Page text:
Statement by An Taoiseach on the outcome of the ‘Meaningful Vote’ in Westminster
The Irish Government profoundly regrets the decision of the House of Commons to reject the Withdrawal Agreement between the EU and UK and the associated Joint Political Declaration. It is not the outcome we wanted.
Over the coming weeks, the Government will continue to work with our European partners in a collective effort to conclude an agreement with the UK. The deal provides a guarantee that a hard border will be avoided, and that citizens’ rights and freedoms will be protected. A No Deal scenario would have a deeply negative impact on jobs and the economy, particularly on agrifood and the traded sector - our farmers, our fishermen, our rural economy and our businessmen and women. A No Deal scenario would not protect the Peace in Northern Ireland. We will work hard to avoid it.
At the same time, our plans for a No Deal Exit will continue. These are no longer contingency plans. They are being implemented by the Government. Now businesses and other organisations must do the same. For Government, this involves legislation including the omnibus Brexit bill, preparations at our ports and airports for customs and SPS checks, contingency plans to ensure medicine supplies are not interrupted, and further plans to support our exporters, businesses, employers, farmers and fishermen who may be affected severely.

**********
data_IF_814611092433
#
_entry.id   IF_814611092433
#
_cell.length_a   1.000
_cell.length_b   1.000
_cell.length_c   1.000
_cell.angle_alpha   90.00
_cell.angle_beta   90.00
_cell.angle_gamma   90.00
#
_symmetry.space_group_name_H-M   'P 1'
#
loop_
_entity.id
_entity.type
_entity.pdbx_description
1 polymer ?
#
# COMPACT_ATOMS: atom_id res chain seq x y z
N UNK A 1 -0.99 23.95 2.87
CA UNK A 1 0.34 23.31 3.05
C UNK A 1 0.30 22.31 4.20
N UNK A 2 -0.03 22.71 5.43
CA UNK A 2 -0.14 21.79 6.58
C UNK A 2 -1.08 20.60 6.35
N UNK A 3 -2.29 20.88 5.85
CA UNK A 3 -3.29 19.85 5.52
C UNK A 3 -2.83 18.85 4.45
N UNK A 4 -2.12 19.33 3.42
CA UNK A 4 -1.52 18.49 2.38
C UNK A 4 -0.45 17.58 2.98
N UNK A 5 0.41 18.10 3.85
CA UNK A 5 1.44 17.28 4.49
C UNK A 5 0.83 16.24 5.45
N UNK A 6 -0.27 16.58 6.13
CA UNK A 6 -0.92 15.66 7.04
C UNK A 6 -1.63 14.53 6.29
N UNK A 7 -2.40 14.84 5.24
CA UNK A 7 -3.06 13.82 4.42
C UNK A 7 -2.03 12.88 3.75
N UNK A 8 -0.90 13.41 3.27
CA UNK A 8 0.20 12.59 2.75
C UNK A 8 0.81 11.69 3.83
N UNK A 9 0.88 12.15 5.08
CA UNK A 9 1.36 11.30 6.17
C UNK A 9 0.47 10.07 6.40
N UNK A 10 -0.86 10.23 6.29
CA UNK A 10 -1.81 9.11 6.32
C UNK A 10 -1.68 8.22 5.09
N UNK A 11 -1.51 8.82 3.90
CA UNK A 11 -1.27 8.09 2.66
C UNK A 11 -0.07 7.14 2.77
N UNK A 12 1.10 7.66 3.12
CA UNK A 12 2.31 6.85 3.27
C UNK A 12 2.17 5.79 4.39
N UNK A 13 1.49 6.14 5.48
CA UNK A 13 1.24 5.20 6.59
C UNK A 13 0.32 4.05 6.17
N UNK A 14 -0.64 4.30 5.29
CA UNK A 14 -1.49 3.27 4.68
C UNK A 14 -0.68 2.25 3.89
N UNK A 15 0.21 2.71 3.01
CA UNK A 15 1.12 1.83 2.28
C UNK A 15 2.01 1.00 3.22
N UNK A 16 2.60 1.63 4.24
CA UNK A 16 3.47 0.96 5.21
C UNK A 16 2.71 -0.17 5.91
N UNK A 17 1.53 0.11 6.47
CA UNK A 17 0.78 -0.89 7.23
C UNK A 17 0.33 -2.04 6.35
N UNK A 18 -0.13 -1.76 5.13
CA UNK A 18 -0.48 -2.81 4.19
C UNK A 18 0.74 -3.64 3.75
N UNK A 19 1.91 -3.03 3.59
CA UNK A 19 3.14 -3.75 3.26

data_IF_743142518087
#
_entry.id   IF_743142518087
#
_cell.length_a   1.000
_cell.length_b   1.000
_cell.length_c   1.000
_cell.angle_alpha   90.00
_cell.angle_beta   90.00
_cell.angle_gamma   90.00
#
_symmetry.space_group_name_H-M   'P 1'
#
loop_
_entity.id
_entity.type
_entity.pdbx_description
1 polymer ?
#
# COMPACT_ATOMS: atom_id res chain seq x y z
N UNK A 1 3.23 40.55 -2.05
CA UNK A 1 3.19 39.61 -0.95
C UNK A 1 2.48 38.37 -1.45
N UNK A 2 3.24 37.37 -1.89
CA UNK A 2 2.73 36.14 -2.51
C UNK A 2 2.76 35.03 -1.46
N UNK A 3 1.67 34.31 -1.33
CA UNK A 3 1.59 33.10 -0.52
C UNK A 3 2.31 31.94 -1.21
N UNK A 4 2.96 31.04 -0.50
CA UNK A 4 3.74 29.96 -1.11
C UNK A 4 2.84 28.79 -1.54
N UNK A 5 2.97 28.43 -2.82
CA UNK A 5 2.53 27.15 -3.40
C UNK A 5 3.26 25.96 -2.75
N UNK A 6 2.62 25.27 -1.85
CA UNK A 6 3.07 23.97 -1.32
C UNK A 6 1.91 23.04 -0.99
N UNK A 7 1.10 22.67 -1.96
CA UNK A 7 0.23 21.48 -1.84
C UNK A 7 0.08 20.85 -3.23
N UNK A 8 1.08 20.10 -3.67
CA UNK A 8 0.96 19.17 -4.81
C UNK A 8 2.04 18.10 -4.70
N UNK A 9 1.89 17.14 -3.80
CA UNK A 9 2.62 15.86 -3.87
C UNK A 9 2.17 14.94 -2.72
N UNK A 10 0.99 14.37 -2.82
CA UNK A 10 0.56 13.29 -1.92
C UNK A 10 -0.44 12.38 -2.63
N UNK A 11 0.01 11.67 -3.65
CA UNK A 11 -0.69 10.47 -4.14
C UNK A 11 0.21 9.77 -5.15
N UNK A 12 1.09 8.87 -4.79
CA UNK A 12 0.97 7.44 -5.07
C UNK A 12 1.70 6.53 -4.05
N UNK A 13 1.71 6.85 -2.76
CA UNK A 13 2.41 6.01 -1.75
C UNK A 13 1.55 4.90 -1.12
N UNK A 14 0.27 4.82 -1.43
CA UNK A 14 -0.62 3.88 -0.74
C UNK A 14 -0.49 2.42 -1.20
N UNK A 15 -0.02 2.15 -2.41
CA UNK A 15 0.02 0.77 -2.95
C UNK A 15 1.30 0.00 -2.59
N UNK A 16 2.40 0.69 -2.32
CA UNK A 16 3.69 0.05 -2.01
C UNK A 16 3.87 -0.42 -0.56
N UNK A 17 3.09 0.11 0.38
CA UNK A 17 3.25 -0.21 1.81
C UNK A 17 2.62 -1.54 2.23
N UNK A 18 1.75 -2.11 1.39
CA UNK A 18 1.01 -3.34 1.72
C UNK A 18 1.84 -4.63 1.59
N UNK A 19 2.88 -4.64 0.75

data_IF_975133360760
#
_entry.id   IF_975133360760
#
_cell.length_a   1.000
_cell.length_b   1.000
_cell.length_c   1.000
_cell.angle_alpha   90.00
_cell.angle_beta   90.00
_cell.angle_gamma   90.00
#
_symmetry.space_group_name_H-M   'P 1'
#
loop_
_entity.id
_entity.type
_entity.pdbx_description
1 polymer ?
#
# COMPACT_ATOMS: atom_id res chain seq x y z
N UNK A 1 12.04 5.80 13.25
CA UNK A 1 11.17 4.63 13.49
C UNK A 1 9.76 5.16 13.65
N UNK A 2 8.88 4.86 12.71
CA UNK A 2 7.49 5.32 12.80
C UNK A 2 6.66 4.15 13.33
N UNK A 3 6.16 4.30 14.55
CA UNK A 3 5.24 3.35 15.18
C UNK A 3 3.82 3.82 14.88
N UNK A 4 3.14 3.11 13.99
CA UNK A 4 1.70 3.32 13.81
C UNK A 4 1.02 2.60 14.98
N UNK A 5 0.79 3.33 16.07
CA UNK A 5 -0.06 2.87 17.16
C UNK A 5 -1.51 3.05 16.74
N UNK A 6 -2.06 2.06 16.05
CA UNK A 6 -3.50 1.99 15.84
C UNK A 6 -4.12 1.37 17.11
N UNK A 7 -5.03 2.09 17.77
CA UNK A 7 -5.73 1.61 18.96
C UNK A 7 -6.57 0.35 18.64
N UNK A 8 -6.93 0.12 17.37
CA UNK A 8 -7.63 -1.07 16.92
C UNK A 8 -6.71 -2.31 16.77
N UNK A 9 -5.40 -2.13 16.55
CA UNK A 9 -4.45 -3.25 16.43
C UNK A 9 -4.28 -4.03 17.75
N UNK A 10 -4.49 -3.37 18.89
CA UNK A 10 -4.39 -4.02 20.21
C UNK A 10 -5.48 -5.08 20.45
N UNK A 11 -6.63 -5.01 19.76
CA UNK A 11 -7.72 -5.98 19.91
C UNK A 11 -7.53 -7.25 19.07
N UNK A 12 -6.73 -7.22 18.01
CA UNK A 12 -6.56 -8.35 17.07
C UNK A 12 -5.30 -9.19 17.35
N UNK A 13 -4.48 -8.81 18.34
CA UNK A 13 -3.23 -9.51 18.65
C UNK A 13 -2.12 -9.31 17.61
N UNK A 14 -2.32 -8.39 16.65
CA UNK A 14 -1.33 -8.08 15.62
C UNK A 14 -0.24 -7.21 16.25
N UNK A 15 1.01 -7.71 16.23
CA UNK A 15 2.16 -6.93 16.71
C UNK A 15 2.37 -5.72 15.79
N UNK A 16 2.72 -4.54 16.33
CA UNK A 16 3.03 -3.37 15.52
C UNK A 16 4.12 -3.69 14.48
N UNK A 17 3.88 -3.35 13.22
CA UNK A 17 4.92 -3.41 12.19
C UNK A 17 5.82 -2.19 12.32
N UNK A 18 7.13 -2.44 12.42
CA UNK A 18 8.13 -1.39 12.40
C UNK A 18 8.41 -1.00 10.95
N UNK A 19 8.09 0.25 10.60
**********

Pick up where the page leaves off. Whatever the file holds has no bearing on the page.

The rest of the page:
We should never forget that Brexit is a British policy that originated in Westminster. After months of negotiation, we found a solution. That solution has now been rejected by Westminster. The problem now lies there. We understand that the Prime Minister will now consult with other political parties on an agreed way forward. We welcome that. The onus is on Westminster to come up with solutions they can support and that Europe can accept.
We have always said that if the United Kingdom were to evolve from its red lines on the customs union and the single market, that the European position could also evolve. We have also always said that the risk of an unplanned, disorderly Brexit at the end of March can be avoided, including if necessary by an extension of the Article 50 deadline. This would be subject to a request from the UK being made, and agreed by all Member States.